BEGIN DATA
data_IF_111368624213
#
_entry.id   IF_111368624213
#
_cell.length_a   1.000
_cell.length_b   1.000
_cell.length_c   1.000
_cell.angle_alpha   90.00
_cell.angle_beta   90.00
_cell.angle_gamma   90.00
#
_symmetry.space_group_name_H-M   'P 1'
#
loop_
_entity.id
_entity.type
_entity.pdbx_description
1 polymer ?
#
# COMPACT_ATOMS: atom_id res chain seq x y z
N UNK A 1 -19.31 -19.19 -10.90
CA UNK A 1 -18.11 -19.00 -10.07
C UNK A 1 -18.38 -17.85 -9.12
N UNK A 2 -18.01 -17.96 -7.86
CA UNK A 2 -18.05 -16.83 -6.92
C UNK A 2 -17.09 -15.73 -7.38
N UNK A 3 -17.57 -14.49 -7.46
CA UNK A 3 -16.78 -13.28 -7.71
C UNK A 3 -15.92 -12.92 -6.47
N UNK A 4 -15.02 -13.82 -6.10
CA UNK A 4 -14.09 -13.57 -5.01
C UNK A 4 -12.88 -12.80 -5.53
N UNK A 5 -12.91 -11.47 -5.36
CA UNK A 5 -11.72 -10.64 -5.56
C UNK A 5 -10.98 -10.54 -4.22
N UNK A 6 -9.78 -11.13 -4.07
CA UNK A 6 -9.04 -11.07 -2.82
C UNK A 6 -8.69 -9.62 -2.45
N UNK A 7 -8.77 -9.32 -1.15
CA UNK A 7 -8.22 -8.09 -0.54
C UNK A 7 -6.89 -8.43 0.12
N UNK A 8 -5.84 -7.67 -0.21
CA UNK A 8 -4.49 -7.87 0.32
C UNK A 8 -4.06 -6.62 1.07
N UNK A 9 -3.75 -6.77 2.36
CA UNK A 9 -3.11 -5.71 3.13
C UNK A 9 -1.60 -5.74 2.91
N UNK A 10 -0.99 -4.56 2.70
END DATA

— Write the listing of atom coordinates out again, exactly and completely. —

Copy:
data_IF_111368624213
#
_entry.id   IF_111368624213
#
_cell.length_a   1.000
_cell.length_b   1.000
_cell.length_c   1.000
_cell.angle_alpha   90.00
_cell.angle_beta   90.00
_cell.angle_gamma   90.00
#
_symmetry.space_group_name_H-M   'P 1'
#
loop_
_entity.id
_entity.type
_entity.pdbx_description
1 polymer ?
#
# COMPACT_ATOMS: atom_id res chain seq x y z
N UNK A 1 -19.31 -19.19 -10.90
CA UNK A 1 -18.11 -19.00 -10.07
C UNK A 1 -18.38 -17.85 -9.12
N UNK A 2 -18.01 -17.96 -7.86
CA UNK A 2 -18.05 -16.83 -6.92
C UNK A 2 -17.09 -15.73 -7.38
N UNK A 3 -17.57 -14.49 -7.46
CA UNK A 3 -16.78 -13.28 -7.71
C UNK A 3 -15.92 -12.92 -6.47
N UNK A 4 -15.02 -13.82 -6.10
CA UNK A 4 -14.09 -13.57 -5.01
C UNK A 4 -12.88 -12.80 -5.53
N UNK A 5 -12.91 -11.47 -5.36
CA UNK A 5 -11.72 -10.64 -5.56
C UNK A 5 -10.98 -10.54 -4.22
N UNK A 6 -9.78 -11.13 -4.07
CA UNK A 6 -9.04 -11.07 -2.82
C UNK A 6 -8.69 -9.62 -2.45
N UNK A 7 -8.77 -9.32 -1.15
CA UNK A 7 -8.22 -8.09 -0.54
C UNK A 7 -6.89 -8.43 0.12
N UNK A 8 -5.84 -7.67 -0.21
CA UNK A 8 -4.49 -7.87 0.32
C UNK A 8 -4.06 -6.62 1.07
N UNK A 9 -3.75 -6.77 2.36
CA UNK A 9 -3.11 -5.71 3.13
C UNK A 9 -1.60 -5.74 2.91
N UNK A 10 -0.99 -4.56 2.70